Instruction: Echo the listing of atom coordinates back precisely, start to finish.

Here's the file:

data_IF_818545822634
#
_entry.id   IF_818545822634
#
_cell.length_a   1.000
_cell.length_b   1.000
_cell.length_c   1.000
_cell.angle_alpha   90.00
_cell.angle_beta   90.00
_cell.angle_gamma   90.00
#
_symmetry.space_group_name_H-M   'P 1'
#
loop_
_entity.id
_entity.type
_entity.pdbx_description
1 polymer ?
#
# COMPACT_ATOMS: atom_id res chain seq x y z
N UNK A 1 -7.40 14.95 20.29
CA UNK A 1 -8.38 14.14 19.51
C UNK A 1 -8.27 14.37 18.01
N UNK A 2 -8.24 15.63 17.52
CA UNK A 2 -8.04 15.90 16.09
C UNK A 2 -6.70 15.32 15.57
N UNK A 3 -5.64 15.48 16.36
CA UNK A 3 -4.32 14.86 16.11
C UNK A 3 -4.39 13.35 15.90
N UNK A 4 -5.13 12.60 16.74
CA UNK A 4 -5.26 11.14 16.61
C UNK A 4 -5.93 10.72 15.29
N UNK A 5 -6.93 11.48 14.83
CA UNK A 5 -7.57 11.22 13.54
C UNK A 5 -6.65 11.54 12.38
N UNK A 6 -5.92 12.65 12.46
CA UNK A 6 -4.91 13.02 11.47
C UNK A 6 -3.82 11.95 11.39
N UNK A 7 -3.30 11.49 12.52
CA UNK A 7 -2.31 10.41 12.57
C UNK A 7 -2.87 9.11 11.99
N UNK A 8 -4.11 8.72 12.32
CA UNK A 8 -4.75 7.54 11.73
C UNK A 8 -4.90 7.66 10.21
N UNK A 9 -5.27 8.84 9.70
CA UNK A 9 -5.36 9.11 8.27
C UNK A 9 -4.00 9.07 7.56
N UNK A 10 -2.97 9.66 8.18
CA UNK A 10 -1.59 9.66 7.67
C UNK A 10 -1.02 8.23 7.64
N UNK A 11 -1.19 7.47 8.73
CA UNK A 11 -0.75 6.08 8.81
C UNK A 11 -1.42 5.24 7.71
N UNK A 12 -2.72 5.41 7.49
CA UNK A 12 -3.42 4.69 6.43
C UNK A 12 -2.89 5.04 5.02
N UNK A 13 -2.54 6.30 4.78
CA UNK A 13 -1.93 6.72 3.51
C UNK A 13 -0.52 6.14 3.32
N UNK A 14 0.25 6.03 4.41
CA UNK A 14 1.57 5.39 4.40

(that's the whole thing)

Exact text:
data_IF_818545822634
#
_entry.id   IF_818545822634
#
_cell.length_a   1.000
_cell.length_b   1.000
_cell.length_c   1.000
_cell.angle_alpha   90.00
_cell.angle_beta   90.00
_cell.angle_gamma   90.00
#
_symmetry.space_group_name_H-M   'P 1'
#
loop_
_entity.id
_entity.type
_entity.pdbx_description
1 polymer ?
#
# COMPACT_ATOMS: atom_id res chain seq x y z
N UNK A 1 -7.40 14.95 20.29
CA UNK A 1 -8.38 14.14 19.51
C UNK A 1 -8.27 14.37 18.01
N UNK A 2 -8.24 15.63 17.52
CA UNK A 2 -8.04 15.90 16.09
C UNK A 2 -6.70 15.32 15.57
N UNK A 3 -5.64 15.48 16.36
CA UNK A 3 -4.32 14.86 16.11
C UNK A 3 -4.39 13.35 15.90
N UNK A 4 -5.13 12.60 16.74
CA UNK A 4 -5.26 11.14 16.61
C UNK A 4 -5.93 10.72 15.29
N UNK A 5 -6.93 11.48 14.83
CA UNK A 5 -7.57 11.22 13.54
C UNK A 5 -6.65 11.54 12.38
N UNK A 6 -5.92 12.65 12.46
CA UNK A 6 -4.91 13.02 11.47
C UNK A 6 -3.82 11.95 11.39
N UNK A 7 -3.30 11.49 12.52
CA UNK A 7 -2.31 10.41 12.57
C UNK A 7 -2.87 9.11 11.99
N UNK A 8 -4.11 8.72 12.32
CA UNK A 8 -4.75 7.54 11.73
C UNK A 8 -4.90 7.66 10.21
N UNK A 9 -5.27 8.84 9.70
CA UNK A 9 -5.36 9.11 8.27
C UNK A 9 -4.00 9.07 7.56
N UNK A 10 -2.97 9.66 8.18
CA UNK A 10 -1.59 9.66 7.67
C UNK A 10 -1.02 8.23 7.64
N UNK A 11 -1.19 7.47 8.73
CA UNK A 11 -0.75 6.08 8.81
C UNK A 11 -1.42 5.24 7.71
N UNK A 12 -2.72 5.41 7.49
CA UNK A 12 -3.42 4.69 6.43
C UNK A 12 -2.89 5.04 5.02
N UNK A 13 -2.54 6.30 4.78
CA UNK A 13 -1.93 6.72 3.51
C UNK A 13 -0.52 6.14 3.32
N UNK A 14 0.25 6.03 4.41
CA UNK A 14 1.57 5.39 4.40